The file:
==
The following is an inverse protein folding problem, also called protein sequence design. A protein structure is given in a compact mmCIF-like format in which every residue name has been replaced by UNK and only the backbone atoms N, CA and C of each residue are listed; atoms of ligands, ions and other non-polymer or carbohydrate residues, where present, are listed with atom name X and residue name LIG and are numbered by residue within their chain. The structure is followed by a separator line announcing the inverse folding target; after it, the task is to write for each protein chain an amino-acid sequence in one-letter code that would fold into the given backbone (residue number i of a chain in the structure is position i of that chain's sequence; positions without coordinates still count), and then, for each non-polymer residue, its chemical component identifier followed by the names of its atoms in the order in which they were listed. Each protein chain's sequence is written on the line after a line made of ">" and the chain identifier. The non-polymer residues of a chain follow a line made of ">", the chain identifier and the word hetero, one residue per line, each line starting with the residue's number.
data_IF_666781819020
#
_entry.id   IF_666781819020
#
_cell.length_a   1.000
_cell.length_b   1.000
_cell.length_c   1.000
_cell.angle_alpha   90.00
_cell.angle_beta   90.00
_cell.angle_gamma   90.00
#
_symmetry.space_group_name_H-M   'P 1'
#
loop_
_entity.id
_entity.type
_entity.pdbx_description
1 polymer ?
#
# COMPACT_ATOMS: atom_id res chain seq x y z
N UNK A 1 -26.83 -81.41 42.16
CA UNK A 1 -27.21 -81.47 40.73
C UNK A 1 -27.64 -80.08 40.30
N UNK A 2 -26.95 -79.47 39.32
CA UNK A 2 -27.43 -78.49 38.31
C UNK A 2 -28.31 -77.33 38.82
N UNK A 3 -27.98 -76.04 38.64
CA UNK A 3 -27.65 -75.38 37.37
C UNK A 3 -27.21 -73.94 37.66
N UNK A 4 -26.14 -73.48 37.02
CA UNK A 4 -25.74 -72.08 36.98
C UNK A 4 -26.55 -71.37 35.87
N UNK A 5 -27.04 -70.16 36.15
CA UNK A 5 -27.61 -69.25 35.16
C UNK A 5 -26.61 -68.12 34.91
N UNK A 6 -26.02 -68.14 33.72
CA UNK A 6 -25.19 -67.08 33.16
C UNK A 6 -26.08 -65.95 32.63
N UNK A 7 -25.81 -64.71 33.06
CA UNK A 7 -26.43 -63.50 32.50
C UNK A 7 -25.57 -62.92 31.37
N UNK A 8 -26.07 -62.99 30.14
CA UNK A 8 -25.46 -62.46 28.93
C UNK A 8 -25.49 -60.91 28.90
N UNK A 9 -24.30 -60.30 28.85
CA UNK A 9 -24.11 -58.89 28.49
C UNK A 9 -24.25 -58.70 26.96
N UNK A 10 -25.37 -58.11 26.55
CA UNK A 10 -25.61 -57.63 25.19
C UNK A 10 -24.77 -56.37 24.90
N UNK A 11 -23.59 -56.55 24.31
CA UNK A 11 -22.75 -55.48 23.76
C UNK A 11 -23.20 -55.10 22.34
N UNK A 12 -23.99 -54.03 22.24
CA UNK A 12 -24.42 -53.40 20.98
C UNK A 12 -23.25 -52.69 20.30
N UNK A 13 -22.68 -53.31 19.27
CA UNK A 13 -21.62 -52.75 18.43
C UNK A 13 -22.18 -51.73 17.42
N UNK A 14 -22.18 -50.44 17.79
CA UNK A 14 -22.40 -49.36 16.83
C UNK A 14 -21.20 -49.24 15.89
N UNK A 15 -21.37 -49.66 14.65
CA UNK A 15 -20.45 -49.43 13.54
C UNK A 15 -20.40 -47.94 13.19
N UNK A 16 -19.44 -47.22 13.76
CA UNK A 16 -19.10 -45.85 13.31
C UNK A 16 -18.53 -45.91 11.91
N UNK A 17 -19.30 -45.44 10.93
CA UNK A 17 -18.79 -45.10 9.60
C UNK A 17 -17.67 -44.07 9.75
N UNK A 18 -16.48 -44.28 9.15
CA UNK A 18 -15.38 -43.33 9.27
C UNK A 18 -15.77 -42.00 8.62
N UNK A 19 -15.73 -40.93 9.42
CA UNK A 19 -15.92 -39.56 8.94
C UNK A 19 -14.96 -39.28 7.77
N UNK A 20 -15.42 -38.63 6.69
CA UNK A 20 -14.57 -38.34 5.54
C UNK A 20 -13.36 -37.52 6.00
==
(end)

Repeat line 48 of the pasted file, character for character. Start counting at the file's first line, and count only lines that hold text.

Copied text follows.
C UNK A 9 -24.25 -58.70 26.96